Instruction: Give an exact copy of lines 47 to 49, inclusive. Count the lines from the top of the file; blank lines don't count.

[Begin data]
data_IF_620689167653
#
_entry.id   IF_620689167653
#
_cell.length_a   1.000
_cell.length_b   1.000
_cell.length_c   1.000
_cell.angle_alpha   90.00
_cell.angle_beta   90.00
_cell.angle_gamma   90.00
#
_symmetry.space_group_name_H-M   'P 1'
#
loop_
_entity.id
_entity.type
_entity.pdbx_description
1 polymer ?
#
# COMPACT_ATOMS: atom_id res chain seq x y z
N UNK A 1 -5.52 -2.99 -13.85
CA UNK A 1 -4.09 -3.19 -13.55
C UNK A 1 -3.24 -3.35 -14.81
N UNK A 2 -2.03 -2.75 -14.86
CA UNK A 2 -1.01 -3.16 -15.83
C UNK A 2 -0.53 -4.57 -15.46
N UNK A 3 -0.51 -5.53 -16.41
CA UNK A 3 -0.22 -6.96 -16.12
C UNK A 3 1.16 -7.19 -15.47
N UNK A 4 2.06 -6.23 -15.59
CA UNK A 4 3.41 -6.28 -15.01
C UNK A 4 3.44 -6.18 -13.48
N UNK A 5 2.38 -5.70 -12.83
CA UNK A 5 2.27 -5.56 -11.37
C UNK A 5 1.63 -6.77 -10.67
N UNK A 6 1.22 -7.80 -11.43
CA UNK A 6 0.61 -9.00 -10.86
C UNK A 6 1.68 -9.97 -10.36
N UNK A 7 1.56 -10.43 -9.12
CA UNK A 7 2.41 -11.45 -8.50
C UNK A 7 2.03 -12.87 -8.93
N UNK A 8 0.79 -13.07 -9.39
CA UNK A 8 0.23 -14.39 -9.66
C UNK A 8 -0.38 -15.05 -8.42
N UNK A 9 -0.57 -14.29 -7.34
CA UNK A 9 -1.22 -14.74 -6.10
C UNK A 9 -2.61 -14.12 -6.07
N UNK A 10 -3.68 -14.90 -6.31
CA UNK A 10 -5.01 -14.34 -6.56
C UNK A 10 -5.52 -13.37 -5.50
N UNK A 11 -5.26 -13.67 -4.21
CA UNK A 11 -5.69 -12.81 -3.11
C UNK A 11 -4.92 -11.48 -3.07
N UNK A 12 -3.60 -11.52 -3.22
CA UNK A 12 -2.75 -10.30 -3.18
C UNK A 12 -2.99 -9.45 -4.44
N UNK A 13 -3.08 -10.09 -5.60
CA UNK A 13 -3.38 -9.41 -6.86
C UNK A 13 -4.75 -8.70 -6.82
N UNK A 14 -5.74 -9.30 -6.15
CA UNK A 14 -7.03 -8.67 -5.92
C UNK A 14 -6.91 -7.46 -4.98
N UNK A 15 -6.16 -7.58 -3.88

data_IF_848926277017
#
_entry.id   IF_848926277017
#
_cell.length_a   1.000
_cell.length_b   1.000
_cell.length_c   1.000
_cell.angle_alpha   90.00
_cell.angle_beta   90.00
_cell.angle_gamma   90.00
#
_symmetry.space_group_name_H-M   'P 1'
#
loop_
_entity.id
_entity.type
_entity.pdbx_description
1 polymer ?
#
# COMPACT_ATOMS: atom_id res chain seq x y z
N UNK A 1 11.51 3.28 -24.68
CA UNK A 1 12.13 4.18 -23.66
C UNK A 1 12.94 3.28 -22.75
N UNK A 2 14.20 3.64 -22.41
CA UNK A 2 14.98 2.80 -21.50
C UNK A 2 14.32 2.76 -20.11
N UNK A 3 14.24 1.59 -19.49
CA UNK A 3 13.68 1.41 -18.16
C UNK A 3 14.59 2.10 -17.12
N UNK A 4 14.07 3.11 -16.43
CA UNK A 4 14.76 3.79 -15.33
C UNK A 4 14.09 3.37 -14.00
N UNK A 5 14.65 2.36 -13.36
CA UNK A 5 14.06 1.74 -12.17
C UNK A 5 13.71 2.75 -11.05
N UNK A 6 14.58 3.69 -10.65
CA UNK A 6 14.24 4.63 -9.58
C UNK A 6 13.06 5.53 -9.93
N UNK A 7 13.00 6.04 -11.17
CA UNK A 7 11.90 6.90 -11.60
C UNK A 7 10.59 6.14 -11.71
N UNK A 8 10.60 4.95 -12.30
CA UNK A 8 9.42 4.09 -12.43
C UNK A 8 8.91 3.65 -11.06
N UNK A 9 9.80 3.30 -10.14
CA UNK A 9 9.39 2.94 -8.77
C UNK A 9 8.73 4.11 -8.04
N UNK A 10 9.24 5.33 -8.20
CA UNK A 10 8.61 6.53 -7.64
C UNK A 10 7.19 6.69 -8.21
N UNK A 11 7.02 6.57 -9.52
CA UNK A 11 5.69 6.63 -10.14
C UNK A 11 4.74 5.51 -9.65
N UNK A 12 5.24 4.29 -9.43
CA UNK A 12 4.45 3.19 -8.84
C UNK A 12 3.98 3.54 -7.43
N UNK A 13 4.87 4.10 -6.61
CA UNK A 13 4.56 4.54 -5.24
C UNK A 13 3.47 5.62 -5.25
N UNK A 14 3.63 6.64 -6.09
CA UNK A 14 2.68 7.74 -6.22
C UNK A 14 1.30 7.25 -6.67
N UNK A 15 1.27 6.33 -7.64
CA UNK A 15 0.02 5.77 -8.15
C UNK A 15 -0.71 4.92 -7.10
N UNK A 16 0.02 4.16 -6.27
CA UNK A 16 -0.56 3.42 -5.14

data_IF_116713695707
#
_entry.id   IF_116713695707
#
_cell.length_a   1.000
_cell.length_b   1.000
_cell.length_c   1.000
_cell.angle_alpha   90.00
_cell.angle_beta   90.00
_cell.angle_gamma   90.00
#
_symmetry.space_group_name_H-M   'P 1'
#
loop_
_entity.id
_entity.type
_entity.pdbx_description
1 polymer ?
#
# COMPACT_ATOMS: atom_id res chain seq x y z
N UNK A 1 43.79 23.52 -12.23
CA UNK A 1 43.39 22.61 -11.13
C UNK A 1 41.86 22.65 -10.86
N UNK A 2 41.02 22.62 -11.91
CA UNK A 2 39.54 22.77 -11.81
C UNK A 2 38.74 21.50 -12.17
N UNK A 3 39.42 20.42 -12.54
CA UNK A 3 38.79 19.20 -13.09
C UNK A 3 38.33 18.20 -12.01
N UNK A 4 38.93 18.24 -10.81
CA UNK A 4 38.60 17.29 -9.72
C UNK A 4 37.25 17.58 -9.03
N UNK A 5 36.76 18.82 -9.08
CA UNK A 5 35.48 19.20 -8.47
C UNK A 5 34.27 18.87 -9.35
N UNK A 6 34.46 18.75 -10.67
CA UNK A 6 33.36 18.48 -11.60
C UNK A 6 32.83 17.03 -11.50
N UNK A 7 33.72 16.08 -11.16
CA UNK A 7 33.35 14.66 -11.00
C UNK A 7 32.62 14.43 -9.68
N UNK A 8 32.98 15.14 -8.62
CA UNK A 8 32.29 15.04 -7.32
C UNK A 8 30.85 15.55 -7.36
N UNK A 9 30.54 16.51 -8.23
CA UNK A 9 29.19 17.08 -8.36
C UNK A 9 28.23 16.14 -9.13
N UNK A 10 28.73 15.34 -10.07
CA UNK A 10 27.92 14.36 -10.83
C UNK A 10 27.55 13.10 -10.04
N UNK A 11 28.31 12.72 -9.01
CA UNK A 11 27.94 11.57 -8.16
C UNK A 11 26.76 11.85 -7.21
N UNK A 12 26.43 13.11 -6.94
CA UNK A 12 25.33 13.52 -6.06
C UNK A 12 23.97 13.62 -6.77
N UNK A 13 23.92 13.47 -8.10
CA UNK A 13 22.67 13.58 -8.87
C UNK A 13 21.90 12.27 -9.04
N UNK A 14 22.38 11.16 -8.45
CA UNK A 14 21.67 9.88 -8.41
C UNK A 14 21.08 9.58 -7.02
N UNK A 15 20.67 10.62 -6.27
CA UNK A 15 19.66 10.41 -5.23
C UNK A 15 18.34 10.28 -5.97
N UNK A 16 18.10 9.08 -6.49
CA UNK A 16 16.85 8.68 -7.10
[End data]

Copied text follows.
C UNK A 9 -2.61 -14.12 -6.07
N UNK A 10 -3.68 -14.90 -6.31
CA UNK A 10 -5.01 -14.34 -6.56